A few years ago, virtual reality was the hot new thing at the annual CES technology trade show in Las Vegas. Over the last year or two, augmented reality—a close cousin to virtual reality— has claimed some of that spotlight.
This year, after years on the fringe, holograms are starting to elbow their way into the conversation at CES. A number of companies are promoting the technology, which can be used to project M&M mascot characters springing from a bowl of the candy or text messages that seem to morph in the air to help drive people into stores.
Each company developing hologram technology—whether it’s projectors, holographic content or the cameras and 3D art tools used to create them—uses a slightly different definition of the term. But they share the same enthusiasm, firmly believing that three-dimensional video images have a huge potential for consumers and business customers.
Kevin Gordon, chief marketing officer of Hypervsn, a startup that focuses on creating holographic promotions for corporate clients, says that people see the technology and then say: “‘I want this in my home. I want it in my bar or home theater’.” But it’s a unique few people. As this becomes something can watch live video on and watch, say, a game on, this will become a home device and we’re not that far away from that happening.”
Since a stunning display at 2012’s Coachella, where slain rapper 2 Pac “performed” with Dr. Dre and Snoop Dogg via a hologram, interest in the technology has grown. It’s still a far way from becoming a household technology, but there’s a good chance you’ll see more holographic images in the coming months.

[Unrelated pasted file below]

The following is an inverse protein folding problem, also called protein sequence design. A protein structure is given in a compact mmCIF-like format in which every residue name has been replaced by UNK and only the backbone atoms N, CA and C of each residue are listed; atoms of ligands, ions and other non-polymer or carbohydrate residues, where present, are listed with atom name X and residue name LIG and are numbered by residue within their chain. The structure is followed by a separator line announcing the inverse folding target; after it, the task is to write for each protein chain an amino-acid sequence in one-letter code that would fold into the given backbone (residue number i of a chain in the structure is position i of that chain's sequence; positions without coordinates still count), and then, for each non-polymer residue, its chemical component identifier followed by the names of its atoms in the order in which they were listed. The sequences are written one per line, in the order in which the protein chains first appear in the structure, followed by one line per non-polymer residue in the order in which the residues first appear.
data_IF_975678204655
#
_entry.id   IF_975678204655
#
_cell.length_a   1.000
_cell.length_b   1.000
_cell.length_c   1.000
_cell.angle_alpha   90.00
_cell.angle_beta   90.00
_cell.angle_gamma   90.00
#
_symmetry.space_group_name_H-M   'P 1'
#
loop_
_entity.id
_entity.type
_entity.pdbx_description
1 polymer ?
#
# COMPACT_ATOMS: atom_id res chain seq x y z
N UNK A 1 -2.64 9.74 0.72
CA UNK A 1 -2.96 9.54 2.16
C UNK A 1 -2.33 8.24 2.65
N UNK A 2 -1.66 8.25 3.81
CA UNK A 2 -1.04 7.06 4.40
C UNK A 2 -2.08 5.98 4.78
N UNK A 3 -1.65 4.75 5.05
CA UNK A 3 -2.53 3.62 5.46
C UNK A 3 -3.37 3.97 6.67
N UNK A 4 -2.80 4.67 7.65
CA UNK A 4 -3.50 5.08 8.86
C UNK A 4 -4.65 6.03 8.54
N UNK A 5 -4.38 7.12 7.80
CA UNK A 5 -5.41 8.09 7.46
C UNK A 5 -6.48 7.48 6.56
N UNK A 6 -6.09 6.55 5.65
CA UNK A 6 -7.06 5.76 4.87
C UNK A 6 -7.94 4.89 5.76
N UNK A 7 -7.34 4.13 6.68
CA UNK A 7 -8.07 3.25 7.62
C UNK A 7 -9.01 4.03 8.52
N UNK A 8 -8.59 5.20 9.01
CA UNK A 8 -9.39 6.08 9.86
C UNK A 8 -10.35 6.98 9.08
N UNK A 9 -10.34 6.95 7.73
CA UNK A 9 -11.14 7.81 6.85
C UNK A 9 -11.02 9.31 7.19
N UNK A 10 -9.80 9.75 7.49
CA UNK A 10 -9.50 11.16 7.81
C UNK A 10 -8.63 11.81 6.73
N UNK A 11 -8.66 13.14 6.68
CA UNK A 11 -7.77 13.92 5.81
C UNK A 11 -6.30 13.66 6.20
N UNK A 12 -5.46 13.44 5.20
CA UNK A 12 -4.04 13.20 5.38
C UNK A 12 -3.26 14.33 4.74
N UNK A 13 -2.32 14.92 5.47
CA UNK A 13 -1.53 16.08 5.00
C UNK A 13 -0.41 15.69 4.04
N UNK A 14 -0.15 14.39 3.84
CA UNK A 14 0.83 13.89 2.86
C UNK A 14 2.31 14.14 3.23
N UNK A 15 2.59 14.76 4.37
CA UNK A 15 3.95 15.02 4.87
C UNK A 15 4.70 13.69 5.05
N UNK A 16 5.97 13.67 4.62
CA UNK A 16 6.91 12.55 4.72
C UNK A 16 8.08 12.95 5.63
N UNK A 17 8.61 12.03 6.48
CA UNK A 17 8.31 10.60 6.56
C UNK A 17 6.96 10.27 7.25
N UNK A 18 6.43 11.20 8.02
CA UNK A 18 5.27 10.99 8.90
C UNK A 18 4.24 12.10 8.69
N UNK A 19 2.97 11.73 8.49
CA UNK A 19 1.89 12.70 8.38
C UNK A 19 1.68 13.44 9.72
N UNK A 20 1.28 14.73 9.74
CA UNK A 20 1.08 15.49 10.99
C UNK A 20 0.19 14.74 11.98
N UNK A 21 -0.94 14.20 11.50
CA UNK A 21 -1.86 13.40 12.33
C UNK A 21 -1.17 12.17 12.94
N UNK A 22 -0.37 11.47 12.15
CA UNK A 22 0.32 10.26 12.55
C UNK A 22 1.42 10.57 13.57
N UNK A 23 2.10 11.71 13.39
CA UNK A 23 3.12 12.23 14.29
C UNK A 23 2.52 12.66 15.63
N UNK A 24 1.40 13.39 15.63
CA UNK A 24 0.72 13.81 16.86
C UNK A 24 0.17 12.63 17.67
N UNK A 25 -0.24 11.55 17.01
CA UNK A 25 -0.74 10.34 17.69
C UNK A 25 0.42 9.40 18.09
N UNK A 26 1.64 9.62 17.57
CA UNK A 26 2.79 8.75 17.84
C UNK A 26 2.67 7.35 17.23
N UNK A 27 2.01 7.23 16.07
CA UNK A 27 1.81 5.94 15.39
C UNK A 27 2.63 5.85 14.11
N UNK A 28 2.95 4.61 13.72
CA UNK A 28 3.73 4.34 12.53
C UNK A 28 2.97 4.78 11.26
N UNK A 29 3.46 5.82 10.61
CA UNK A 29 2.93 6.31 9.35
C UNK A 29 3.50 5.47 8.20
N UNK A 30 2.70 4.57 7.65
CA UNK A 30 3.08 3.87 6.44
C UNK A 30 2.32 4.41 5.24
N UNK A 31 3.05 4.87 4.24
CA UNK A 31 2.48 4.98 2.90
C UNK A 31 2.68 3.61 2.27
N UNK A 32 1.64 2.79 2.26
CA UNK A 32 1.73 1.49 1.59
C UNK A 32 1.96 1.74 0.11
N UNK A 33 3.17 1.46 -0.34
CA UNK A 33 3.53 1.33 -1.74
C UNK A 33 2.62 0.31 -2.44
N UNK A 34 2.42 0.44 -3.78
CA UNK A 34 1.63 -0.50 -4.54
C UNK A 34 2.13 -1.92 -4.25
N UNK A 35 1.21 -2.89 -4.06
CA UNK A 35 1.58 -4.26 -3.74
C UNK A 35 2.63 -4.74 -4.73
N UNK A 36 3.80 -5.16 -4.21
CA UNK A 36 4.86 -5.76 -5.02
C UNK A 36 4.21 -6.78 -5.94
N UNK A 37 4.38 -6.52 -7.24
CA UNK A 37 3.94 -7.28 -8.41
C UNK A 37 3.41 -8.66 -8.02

Corporations are already on board, according to Gordon. Hypervsn’s clients are said to include Coca-Cola, Nike, M&Ms, and UNICEF.
The rise comes as consumer shopping shifts from brick and mortar stores to online. Holograms displayed as part of a physical store’s marketing strategy, whether inside or outside, are said to be successful at getting shoppers both in stores and convincing them to loosen their purse strings.
“We find that conversion rates are between 30-40% increased with our device,” says Gordon.
If so, that’s encouraging news for companies that want to move holograms into the living room. China’s Photonics Crystal, for instance, is showcasing “Holobot,” a rudimentary smart holographic digital assistant—giving a human-like form to an Alexa or Siri-like artificial intelligence for both homes and businesses.
No one at CES was more bullish on consumer-focused holograms than Andreas Hronopoulos, CEO of adult entertainment company Naughty America. He sees holograms as the future of porn and the company has recently premiered a series of holographic clips of strippers, letting subscribers who pay up to $30 monthly watch a virtual pole dance.
One of the hurdles of holograms in the home, though, is hardware. Display technology for good holograms—which can range from a monitor to a stand-alone projector—is far beyond most people’s budgets. To compensate, Hronopoulos uses them in a fashion akin to augmented reality, displaying the three-dimensional video captures on phones and in VR (meaning users can rotate the image in 360 degrees and see the video clearly).
To promote the service, Naughty America hopes to partner with strip clubs nationwide and use the technology to lure people to those clubs in real life. But Hronopoulos says he has a more ambitious ultimate goal.
“We want to be the world’s largest strip club,” he says. “Naughty America’s goal is to be the world’s largest strip club, open 24/7/365.”
That’s still far off, of course. And, like AR and VR, holograms have a long journey before they get anywhere close to mainstream acceptance. It’s possible the technology could quietly fade away as so many others have. But, as its backers point out, it’s still very early and, for now at least, there’s an incredible potential.
“We’re just scratching the surface,” says Gordon. “Right now, it’s primarily a B2B product [a product for businesses serving businesses]. It’s used at events. We’re using it in entertainment. But this is just the first generation of this. … There is literally nothing on the market today that stops people in their tracks like this.”